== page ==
Hyperinsulinemia in Horses

Date Published: 12/07/2009
Date Reviewed/Revised: 11/20/2017

Laminitis and subsequent founder are devastating conditions that can develop in horses, and the most common causes are related to the amount of insulin in the blood. Laminitis and founder most commonly develop in horses that have Cushing’s disease or equine metabolic syndrome. In both of these conditions, the underlying cause of the condition is increased insulin in the blood. In Cushing’s disease, horses get a growth on the pituitary gland located at the base of the brain, which produces hormones; the hormones decrease insulin sensitivity, which makes the horse insulin resistant, thus increasing levels of insulin in the blood. In equine metabolic syndrome, horses are resistant to the effects of insulin and gain weight very easily, thus earning the title easy keepers. Some horses can also founder from simply eating too much pasture grass, and these horses are fat. Horses with equine metabolic syndrome do not necessarily eat too much but they eat too many carbohydrates and this increases insulin in the blood.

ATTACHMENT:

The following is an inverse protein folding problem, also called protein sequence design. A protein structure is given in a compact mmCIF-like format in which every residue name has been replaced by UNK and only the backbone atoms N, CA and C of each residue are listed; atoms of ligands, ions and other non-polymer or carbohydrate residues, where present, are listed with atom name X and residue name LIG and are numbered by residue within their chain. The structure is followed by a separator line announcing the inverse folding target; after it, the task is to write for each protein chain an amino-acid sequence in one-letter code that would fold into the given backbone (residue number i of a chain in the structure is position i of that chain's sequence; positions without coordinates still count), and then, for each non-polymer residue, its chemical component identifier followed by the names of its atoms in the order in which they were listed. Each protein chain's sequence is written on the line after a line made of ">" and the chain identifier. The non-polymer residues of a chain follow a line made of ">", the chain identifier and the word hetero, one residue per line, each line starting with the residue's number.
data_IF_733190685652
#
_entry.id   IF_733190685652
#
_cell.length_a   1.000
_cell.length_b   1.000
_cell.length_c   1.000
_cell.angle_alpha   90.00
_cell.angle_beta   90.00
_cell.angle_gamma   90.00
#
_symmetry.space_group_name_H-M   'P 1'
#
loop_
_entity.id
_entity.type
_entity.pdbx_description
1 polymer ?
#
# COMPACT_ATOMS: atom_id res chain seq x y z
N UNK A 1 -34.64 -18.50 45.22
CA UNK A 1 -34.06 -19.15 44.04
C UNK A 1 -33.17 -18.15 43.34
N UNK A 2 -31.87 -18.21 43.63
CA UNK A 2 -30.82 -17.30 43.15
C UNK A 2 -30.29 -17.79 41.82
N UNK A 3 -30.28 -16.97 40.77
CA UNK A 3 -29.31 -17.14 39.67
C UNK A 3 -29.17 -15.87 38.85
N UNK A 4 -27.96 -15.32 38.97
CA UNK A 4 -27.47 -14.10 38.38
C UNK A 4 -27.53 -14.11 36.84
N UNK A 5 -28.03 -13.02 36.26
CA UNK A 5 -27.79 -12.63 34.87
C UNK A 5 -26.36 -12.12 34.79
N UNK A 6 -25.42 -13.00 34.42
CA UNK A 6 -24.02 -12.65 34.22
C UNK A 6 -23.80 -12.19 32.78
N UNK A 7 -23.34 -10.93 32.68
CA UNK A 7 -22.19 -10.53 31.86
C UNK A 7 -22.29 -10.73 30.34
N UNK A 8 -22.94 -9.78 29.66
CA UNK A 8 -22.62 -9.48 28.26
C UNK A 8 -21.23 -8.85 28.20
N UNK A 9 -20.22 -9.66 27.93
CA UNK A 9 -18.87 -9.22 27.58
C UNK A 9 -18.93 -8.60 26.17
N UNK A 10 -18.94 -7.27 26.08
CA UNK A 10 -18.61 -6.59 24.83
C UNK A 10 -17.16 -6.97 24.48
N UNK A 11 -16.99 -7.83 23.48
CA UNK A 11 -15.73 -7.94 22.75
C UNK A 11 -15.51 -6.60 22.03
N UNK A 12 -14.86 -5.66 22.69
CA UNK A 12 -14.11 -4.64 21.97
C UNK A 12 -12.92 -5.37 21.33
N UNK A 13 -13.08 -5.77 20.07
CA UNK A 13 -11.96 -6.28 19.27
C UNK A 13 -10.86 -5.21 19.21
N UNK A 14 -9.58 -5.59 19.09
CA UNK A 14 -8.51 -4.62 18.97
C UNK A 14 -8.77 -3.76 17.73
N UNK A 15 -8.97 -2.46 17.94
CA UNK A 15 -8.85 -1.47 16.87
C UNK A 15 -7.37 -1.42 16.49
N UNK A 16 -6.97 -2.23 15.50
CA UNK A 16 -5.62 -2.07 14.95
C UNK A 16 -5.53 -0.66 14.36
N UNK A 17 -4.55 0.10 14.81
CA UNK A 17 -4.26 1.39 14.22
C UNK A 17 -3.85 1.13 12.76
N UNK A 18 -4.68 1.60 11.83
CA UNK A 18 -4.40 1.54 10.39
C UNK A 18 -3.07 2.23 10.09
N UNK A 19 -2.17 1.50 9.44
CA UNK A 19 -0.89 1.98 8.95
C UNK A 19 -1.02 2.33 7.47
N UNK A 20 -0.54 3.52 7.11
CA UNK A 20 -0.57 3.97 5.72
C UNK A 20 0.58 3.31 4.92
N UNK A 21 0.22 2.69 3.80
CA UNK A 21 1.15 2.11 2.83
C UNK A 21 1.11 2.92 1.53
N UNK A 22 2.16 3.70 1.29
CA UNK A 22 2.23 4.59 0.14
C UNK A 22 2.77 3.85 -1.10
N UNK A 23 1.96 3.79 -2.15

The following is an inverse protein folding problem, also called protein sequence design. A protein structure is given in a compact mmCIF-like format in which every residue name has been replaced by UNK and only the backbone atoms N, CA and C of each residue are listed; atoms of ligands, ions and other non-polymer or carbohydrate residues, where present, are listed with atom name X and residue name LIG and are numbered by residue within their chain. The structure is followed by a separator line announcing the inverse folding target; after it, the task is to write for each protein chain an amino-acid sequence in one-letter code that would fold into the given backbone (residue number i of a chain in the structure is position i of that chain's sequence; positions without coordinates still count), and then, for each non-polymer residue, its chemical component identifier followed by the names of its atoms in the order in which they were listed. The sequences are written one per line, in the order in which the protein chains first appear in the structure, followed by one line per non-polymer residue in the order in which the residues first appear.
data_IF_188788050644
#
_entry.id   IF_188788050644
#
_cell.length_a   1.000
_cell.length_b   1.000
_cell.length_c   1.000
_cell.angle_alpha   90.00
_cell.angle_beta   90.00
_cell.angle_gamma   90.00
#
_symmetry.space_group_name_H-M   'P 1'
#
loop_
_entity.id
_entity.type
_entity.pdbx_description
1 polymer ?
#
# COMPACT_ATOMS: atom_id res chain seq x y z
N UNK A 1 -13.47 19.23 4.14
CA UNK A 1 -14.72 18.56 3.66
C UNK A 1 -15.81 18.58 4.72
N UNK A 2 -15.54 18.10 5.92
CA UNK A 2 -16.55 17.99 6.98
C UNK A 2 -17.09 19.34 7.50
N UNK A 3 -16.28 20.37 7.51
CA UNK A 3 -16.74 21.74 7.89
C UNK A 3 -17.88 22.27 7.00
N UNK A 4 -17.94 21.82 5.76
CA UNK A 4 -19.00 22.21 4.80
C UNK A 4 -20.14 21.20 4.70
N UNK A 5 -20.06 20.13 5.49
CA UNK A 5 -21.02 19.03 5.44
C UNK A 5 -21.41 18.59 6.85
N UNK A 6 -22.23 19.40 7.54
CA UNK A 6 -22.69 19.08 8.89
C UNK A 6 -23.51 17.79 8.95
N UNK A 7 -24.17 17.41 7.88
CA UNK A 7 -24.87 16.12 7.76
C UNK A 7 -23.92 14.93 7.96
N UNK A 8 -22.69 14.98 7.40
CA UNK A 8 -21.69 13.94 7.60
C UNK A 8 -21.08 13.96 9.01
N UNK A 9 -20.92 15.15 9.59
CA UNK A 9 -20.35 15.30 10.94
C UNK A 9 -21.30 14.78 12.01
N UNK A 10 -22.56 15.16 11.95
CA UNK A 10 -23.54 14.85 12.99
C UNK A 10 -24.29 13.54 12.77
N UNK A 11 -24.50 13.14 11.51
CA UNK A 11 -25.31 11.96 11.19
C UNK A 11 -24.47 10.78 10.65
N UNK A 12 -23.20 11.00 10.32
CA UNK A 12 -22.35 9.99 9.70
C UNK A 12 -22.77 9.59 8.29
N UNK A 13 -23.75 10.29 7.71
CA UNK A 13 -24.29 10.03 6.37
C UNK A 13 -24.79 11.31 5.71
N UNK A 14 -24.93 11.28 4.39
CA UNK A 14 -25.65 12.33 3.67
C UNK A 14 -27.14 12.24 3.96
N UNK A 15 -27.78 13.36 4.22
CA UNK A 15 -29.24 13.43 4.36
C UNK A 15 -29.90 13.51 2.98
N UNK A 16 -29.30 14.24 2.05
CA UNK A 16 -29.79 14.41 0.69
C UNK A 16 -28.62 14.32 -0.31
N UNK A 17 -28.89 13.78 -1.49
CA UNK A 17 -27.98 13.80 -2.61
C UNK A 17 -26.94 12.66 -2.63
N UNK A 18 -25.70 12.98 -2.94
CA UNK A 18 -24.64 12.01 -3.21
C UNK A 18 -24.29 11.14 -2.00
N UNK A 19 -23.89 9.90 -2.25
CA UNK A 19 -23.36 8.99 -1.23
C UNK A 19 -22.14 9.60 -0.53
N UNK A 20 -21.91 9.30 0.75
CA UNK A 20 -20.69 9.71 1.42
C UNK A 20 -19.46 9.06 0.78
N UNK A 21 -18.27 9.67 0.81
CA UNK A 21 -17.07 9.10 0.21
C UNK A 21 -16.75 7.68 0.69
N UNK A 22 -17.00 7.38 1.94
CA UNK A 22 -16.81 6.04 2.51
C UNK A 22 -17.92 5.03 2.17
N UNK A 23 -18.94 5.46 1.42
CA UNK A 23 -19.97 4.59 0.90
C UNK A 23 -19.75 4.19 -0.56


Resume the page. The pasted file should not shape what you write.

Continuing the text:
So certainly if your horse has ever foundered, the insulin levels should be checked as the cause may be one of these underlying diseases. However, Dr. Steve Grubbs indicated recently at a meeting in Denver that there are characteristics you should look for to get an idea if your horse may have high insulin levels. In Cushing’s disease, horses get a growth on the pituitary gland located at the base of the brain, which produces hormones; the hormones decrease insulin sensitivity, which makes the horse insulin resistant, thus increasing levels of insulin in the blood\ fat pads and those that have foundered were overtwo times more likely to have high insulin levels in the blood than those without these symptoms. Horses with high sugar levels in the blood were almost five times more likely to have high insulin levels. So if you have a horse that has abnormal sweating, laminitis, a cresty neck (looks similar to the crest of a mountain range) and a pot belly, it is likely the horse has high insulin levels and should be tested.

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